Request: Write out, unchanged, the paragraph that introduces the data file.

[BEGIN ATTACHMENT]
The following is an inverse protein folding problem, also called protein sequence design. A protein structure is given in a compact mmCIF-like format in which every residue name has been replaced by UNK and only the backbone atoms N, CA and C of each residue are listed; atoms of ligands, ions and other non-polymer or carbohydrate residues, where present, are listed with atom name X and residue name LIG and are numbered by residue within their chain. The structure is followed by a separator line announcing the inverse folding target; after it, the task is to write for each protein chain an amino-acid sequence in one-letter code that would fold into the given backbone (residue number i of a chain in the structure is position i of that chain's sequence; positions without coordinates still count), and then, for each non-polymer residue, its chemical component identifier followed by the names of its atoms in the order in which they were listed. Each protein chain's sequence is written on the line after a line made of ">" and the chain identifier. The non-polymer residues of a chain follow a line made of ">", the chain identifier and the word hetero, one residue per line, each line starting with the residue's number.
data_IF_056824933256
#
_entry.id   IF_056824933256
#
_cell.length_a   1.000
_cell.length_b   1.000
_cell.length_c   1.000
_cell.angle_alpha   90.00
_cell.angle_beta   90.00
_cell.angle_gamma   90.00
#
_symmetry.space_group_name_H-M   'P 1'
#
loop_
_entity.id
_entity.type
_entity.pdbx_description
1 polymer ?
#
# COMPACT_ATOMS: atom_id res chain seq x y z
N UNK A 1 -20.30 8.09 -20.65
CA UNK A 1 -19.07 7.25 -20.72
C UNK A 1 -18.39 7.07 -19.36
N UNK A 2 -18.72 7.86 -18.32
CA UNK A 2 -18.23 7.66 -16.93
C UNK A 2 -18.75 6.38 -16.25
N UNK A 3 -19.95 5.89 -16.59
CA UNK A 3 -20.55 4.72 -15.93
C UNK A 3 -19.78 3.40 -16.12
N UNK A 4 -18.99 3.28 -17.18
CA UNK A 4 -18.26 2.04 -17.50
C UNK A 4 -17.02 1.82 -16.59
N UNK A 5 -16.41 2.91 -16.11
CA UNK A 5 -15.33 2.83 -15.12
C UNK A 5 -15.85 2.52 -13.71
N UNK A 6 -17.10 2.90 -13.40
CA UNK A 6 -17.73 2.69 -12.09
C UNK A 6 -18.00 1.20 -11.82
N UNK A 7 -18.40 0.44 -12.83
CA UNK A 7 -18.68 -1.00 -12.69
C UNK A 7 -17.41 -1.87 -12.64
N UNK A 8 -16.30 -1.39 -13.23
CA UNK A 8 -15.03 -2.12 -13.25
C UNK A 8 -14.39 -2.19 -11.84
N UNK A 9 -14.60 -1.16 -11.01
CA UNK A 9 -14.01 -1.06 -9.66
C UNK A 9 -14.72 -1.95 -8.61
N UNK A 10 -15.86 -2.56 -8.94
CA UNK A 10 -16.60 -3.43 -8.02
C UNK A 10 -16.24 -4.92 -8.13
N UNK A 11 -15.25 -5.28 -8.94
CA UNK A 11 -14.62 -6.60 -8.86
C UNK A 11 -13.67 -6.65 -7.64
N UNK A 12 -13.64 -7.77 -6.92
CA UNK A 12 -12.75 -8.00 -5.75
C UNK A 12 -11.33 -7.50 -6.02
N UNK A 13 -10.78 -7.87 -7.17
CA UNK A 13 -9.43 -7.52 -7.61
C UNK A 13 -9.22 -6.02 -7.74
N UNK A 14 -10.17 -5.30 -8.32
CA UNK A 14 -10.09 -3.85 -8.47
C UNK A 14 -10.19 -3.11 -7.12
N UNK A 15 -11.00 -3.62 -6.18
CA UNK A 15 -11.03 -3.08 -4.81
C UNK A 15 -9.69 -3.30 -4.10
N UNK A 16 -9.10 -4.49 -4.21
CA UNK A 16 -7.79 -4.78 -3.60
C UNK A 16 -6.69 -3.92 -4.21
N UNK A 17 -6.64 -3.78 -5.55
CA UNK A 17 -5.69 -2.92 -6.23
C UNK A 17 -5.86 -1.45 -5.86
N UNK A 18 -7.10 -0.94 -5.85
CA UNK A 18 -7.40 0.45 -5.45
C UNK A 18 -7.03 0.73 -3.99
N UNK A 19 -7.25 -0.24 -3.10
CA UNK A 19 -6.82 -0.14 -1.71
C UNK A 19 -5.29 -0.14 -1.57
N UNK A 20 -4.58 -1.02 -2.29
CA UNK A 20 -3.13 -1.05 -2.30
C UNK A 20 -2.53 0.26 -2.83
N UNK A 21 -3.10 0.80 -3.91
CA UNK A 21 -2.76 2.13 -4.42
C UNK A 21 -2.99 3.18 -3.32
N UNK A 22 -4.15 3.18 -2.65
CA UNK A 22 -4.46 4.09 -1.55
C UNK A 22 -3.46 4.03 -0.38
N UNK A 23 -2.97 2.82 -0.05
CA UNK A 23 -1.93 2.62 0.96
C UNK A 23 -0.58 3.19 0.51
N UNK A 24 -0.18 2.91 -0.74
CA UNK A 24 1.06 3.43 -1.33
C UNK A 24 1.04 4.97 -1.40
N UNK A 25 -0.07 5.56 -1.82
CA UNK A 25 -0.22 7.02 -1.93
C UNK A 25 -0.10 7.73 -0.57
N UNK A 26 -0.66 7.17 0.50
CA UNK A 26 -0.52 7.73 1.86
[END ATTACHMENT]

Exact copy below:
The following is an inverse protein folding problem, also called protein sequence design. A protein structure is given in a compact mmCIF-like format in which every residue name has been replaced by UNK and only the backbone atoms N, CA and C of each residue are listed; atoms of ligands, ions and other non-polymer or carbohydrate residues, where present, are listed with atom name X and residue name LIG and are numbered by residue within their chain. The structure is followed by a separator line announcing the inverse folding target; after it, the task is to write for each protein chain an amino-acid sequence in one-letter code that would fold into the given backbone (residue number i of a chain in the structure is position i of that chain's sequence; positions without coordinates still count), and then, for each non-polymer residue, its chemical component identifier followed by the names of its atoms in the order in which they were listed. Each protein chain's sequence is written on the line after a line made of ">" and the chain identifier. The non-polymer residues of a chain follow a line made of ">", the chain identifier and the word hetero, one residue per line, each line starting with the residue's number.